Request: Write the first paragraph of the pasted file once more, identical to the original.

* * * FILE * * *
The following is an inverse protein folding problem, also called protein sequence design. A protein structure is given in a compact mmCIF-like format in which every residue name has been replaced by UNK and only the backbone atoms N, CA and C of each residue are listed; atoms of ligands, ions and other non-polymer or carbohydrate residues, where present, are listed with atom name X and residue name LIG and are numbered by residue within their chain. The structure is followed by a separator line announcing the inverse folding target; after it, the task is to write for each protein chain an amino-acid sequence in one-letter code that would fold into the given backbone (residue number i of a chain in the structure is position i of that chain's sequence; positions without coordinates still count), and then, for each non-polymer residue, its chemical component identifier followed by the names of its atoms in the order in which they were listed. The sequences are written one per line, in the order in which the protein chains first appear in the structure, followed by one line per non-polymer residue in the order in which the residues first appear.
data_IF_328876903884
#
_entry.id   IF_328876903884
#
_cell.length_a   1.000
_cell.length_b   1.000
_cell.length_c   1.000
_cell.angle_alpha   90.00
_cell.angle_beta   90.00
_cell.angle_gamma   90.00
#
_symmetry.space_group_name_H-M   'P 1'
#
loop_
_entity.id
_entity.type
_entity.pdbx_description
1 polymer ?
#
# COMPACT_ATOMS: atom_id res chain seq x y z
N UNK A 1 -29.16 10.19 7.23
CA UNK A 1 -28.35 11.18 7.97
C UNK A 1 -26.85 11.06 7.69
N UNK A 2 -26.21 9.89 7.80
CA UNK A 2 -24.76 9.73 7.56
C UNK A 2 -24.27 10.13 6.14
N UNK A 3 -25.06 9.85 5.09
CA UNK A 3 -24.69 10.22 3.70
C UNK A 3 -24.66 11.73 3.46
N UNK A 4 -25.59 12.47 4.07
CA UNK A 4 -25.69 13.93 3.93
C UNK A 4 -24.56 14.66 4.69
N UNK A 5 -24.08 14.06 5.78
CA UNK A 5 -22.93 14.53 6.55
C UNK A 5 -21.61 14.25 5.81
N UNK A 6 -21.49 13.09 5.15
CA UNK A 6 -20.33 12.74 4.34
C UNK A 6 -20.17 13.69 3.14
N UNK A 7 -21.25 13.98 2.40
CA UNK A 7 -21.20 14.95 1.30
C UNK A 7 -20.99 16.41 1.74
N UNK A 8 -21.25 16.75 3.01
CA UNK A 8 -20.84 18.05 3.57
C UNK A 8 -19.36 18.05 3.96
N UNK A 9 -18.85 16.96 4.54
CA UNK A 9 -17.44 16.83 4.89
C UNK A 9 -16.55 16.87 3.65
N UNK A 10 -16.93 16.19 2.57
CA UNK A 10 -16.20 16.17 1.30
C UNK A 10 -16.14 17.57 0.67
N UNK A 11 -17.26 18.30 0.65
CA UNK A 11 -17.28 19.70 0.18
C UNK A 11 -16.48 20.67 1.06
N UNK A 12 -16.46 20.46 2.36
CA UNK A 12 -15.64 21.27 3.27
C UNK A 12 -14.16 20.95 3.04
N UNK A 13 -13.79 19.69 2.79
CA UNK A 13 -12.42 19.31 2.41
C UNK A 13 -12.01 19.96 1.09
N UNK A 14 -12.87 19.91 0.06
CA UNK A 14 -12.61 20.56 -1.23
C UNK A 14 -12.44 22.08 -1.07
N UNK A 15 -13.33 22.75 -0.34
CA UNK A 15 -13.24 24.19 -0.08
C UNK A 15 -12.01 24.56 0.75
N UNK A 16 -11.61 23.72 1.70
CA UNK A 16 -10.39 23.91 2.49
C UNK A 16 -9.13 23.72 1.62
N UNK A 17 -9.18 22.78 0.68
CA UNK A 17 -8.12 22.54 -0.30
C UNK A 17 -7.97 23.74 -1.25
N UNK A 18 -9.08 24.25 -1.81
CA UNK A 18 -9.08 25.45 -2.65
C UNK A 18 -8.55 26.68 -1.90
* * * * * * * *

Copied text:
The following is an inverse protein folding problem, also called protein sequence design. A protein structure is given in a compact mmCIF-like format in which every residue name has been replaced by UNK and only the backbone atoms N, CA and C of each residue are listed; atoms of ligands, ions and other non-polymer or carbohydrate residues, where present, are listed with atom name X and residue name LIG and are numbered by residue within their chain. The structure is followed by a separator line announcing the inverse folding target; after it, the task is to write for each protein chain an amino-acid sequence in one-letter code that would fold into the given backbone (residue number i of a chain in the structure is position i of that chain's sequence; positions without coordinates still count), and then, for each non-polymer residue, its chemical component identifier followed by the names of its atoms in the order in which they were listed. The sequences are written one per line, in the order in which the protein chains first appear in the structure, followed by one line per non-polymer residue in the order in which the residues first appear.